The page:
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Friday, July 19, 2013

Interacting Galaxies NGC 474

Interacting Galaxies NGC 474
Click on the image to enlarge

What's happening to galaxy NGC 474? The multiple layers of emission appear strangely complex and unexpected given the relatively featureless appearance of the elliptical galaxy in less deep images. The cause of the shells is currently unknown, but possibly tidal tails related to debris left over from absorbing numerous small galaxies in the past billion years. Alternatively the shells may be like ripples in a pond, where the ongoing collision with the spiral galaxy just above NGC 474 is causing density waves to ripple though the galactic giant. Regardless of the actual cause, this image dramatically highlights the increasing consensus that at least some elliptical galaxies have formed in the recent past, and that the outer halos of most large galaxies are not really smooth but have complexities induced by frequent interactions with - and accretions of - smaller nearby galaxies. The halo of our own Milky Way Galaxy is one example of such unexpected complexity. NGC 474 spans about 250,000 light years and lies about 100 million light years distant toward the constellation of Pisces.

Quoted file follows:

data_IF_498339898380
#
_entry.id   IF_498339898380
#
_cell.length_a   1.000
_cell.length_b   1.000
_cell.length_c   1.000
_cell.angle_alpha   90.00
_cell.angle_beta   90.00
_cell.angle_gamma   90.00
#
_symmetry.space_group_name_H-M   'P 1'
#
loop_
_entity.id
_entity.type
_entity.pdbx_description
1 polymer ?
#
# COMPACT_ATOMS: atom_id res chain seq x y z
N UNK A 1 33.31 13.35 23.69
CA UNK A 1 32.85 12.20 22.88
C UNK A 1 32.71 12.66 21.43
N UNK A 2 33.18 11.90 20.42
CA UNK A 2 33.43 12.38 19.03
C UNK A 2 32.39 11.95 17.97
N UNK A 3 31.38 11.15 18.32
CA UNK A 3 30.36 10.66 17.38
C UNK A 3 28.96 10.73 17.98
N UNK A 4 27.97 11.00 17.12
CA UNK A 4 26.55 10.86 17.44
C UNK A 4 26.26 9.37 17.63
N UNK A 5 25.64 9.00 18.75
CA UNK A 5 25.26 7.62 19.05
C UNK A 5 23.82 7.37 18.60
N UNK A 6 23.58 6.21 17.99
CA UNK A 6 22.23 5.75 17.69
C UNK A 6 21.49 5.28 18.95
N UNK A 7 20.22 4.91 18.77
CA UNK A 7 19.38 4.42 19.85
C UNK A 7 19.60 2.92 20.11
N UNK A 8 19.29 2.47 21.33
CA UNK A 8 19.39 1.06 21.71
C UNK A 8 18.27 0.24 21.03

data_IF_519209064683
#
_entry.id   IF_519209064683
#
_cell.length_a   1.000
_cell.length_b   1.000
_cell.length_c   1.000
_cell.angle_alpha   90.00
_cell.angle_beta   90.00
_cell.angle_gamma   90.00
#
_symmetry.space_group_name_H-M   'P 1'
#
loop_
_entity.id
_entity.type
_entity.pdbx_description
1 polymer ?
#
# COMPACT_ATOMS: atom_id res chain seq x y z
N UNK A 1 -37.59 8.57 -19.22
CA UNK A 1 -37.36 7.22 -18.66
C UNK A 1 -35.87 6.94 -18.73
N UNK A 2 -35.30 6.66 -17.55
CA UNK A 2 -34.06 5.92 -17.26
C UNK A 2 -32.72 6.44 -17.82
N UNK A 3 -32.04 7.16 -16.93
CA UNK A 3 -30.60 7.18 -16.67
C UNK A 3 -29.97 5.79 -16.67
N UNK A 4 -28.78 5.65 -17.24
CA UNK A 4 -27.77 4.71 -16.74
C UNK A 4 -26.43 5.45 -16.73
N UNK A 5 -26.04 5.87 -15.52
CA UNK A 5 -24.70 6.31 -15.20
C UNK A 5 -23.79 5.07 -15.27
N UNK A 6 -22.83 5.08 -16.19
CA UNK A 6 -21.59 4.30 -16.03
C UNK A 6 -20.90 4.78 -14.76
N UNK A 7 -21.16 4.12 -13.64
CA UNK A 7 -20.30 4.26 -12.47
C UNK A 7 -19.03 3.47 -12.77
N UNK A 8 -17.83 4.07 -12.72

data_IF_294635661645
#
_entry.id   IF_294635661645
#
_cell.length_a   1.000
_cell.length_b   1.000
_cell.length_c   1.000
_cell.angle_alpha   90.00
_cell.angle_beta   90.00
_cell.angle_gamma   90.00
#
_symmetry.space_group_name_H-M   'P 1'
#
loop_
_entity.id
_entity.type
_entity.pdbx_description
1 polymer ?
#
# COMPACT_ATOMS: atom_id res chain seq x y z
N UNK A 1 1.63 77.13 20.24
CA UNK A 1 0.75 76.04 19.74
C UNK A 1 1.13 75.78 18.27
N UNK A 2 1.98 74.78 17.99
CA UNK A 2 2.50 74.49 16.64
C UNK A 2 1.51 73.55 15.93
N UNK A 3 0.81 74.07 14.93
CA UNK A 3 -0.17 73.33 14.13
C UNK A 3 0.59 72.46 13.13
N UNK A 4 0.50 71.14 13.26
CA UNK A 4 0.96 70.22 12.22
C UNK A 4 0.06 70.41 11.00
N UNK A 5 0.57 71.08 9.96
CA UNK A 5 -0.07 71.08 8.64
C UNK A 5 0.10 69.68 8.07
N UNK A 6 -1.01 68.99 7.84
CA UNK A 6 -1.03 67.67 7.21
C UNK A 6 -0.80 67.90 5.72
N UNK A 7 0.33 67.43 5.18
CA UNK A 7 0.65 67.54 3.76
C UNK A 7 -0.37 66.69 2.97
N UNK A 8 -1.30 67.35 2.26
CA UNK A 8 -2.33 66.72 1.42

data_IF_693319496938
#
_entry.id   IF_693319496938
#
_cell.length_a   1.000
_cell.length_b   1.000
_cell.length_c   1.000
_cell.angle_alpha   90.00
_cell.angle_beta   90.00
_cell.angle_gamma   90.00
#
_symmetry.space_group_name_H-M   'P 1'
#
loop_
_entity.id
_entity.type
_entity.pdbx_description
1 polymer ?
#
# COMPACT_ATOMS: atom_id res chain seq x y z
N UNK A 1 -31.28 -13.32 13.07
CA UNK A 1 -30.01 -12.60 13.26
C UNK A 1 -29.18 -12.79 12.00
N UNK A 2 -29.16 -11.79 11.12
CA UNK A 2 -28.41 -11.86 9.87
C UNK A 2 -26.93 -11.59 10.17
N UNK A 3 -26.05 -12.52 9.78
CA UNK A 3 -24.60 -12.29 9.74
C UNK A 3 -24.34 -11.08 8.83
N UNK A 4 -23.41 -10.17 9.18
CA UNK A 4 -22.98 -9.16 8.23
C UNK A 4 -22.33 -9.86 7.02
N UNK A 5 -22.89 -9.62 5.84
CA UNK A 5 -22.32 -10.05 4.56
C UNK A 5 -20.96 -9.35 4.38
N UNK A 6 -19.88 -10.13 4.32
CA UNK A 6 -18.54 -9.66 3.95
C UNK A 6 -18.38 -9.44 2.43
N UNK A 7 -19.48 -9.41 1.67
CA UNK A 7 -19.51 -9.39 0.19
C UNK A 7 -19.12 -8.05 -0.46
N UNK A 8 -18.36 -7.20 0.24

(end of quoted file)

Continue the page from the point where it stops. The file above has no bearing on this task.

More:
Image Credit: Jean-Charles Cuillandre, CFHT - http://www.cfht.hawaii.edu/HawaiianStarlight/ and Giovanni Anselmi, Coelum Astronomia - http://www.coelum.com/

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